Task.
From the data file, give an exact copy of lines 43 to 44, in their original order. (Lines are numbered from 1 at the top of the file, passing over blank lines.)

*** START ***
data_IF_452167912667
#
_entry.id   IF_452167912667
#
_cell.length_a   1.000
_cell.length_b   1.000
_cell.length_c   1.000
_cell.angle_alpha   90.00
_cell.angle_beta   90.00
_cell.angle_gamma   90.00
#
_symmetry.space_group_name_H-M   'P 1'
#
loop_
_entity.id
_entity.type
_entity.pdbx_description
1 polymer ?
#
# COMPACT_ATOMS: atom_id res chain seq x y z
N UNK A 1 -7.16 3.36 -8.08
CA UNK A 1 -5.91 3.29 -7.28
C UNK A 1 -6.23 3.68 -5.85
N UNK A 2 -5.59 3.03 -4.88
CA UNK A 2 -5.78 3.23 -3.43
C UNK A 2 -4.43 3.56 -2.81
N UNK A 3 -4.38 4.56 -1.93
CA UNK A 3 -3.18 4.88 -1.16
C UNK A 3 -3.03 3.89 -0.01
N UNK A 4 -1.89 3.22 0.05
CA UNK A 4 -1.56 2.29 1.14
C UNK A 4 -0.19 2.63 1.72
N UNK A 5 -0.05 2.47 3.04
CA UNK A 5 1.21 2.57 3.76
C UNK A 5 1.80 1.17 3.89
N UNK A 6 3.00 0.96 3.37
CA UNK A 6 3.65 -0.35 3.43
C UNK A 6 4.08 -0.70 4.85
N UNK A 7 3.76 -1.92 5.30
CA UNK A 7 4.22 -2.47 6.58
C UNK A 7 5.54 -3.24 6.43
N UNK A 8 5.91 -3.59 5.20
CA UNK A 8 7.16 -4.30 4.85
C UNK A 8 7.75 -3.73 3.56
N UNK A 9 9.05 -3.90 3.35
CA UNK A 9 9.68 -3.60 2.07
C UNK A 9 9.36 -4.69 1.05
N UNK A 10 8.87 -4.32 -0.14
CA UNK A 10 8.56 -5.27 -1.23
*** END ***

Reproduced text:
CA UNK A 8 7.16 -4.30 4.85
C UNK A 8 7.75 -3.73 3.56